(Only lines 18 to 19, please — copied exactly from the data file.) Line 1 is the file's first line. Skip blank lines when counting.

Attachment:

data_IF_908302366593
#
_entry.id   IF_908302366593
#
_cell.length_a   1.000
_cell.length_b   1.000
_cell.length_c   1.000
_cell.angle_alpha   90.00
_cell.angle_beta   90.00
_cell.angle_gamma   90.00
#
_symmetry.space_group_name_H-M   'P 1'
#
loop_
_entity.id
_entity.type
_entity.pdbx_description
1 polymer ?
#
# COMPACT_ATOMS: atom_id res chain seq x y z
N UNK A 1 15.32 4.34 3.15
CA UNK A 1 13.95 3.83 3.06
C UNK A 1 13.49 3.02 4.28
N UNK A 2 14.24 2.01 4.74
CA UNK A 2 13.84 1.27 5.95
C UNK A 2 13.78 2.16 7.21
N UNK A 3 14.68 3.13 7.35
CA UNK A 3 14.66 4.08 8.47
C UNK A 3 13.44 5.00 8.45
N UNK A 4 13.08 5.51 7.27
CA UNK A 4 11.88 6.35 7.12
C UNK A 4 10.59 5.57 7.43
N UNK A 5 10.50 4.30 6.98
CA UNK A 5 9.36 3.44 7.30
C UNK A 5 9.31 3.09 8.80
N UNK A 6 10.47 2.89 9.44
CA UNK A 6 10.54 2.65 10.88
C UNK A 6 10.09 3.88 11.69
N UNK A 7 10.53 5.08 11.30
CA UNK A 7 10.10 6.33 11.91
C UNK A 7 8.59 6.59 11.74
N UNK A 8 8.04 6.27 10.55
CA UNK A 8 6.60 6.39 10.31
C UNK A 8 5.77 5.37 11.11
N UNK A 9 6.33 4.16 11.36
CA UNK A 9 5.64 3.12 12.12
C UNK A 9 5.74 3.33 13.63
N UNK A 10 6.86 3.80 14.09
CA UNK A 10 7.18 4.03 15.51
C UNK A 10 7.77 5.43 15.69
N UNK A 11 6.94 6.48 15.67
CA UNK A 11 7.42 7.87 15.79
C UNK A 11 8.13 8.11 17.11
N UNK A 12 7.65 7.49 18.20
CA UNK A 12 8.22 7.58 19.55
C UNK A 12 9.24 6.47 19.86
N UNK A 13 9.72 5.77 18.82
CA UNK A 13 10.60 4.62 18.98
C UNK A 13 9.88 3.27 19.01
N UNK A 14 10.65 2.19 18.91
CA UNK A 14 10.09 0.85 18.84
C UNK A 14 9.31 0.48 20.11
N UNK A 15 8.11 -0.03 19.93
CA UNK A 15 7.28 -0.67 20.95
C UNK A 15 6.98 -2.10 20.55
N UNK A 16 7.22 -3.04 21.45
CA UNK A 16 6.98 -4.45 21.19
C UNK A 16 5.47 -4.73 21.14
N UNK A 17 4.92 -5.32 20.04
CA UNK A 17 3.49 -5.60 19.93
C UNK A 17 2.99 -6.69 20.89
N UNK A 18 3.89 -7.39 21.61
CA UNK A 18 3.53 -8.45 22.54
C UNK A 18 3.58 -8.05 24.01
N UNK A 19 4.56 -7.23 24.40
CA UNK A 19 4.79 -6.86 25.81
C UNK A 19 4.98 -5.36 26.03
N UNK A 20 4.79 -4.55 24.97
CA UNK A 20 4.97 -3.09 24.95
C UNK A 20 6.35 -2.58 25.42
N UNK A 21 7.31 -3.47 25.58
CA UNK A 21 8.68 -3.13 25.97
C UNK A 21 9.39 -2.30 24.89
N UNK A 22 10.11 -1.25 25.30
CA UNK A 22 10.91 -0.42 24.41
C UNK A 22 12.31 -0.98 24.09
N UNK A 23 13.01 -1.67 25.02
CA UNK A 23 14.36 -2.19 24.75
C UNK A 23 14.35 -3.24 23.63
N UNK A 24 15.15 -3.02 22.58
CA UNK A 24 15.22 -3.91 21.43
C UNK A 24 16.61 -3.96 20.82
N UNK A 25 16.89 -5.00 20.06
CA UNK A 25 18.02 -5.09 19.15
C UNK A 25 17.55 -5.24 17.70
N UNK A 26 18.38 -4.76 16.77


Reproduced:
1 polymer ?
#